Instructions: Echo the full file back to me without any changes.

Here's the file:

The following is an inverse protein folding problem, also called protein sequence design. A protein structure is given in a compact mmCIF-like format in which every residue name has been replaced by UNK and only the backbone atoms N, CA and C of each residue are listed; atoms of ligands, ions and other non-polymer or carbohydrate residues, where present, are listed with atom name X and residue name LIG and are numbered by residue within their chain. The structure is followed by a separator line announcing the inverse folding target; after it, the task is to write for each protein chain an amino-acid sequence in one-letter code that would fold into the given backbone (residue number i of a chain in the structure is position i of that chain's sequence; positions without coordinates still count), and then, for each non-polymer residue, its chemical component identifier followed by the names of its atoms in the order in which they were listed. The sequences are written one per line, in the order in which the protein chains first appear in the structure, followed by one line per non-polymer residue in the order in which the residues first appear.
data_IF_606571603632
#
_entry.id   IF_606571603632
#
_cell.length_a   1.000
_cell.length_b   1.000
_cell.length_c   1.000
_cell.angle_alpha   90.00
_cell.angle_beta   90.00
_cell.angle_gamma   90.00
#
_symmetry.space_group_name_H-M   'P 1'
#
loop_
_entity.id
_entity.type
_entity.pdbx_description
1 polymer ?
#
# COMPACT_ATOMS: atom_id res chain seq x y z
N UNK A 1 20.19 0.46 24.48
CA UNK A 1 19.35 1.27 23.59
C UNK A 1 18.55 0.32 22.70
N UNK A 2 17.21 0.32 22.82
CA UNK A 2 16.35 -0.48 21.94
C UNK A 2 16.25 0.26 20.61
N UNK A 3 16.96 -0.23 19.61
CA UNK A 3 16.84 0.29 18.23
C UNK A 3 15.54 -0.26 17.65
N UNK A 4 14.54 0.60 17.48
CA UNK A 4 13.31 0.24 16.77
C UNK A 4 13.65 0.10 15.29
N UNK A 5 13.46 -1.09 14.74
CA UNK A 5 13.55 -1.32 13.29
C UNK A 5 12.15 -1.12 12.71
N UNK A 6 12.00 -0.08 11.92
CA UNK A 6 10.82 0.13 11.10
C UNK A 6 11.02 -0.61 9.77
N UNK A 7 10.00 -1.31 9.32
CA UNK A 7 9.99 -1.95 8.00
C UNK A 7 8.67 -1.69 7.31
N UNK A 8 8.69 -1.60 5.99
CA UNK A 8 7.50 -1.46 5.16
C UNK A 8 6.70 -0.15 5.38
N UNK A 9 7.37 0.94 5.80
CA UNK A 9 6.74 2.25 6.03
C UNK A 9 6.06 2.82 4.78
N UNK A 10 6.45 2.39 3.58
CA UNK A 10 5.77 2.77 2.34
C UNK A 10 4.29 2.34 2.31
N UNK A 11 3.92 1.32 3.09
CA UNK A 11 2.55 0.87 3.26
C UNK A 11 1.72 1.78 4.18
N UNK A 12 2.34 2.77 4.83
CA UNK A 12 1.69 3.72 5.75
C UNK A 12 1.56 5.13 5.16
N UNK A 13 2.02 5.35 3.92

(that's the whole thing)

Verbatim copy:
The following is an inverse protein folding problem, also called protein sequence design. A protein structure is given in a compact mmCIF-like format in which every residue name has been replaced by UNK and only the backbone atoms N, CA and C of each residue are listed; atoms of ligands, ions and other non-polymer or carbohydrate residues, where present, are listed with atom name X and residue name LIG and are numbered by residue within their chain. The structure is followed by a separator line announcing the inverse folding target; after it, the task is to write for each protein chain an amino-acid sequence in one-letter code that would fold into the given backbone (residue number i of a chain in the structure is position i of that chain's sequence; positions without coordinates still count), and then, for each non-polymer residue, its chemical component identifier followed by the names of its atoms in the order in which they were listed. The sequences are written one per line, in the order in which the protein chains first appear in the structure, followed by one line per non-polymer residue in the order in which the residues first appear.
data_IF_606571603632
#
_entry.id   IF_606571603632
#
_cell.length_a   1.000
_cell.length_b   1.000
_cell.length_c   1.000
_cell.angle_alpha   90.00
_cell.angle_beta   90.00
_cell.angle_gamma   90.00
#
_symmetry.space_group_name_H-M   'P 1'
#
loop_
_entity.id
_entity.type
_entity.pdbx_description
1 polymer ?
#
# COMPACT_ATOMS: atom_id res chain seq x y z
N UNK A 1 20.19 0.46 24.48
CA UNK A 1 19.35 1.27 23.59
C UNK A 1 18.55 0.32 22.70
N UNK A 2 17.21 0.32 22.82
CA UNK A 2 16.35 -0.48 21.94
C UNK A 2 16.25 0.26 20.61
N UNK A 3 16.96 -0.23 19.61
CA UNK A 3 16.84 0.29 18.23
C UNK A 3 15.54 -0.26 17.65
N UNK A 4 14.54 0.60 17.48
CA UNK A 4 13.31 0.24 16.77
C UNK A 4 13.65 0.10 15.29
N UNK A 5 13.46 -1.09 14.74
CA UNK A 5 13.55 -1.32 13.29
C UNK A 5 12.15 -1.12 12.71
N UNK A 6 12.00 -0.08 11.92
CA UNK A 6 10.82 0.13 11.10
C UNK A 6 11.02 -0.61 9.77
N UNK A 7 10.00 -1.31 9.32
CA UNK A 7 9.99 -1.95 8.00
C UNK A 7 8.67 -1.69 7.31
N UNK A 8 8.69 -1.60 5.99
CA UNK A 8 7.50 -1.46 5.16
C UNK A 8 6.70 -0.15 5.38
N UNK A 9 7.37 0.94 5.80
CA UNK A 9 6.74 2.25 6.03
C UNK A 9 6.06 2.82 4.78
N UNK A 10 6.45 2.39 3.58
CA UNK A 10 5.77 2.77 2.34
C UNK A 10 4.29 2.34 2.31
N UNK A 11 3.92 1.32 3.09
CA UNK A 11 2.55 0.87 3.26
C UNK A 11 1.72 1.78 4.18
N UNK A 12 2.34 2.77 4.83
CA UNK A 12 1.69 3.72 5.75
C UNK A 12 1.56 5.13 5.16
N UNK A 13 2.02 5.35 3.92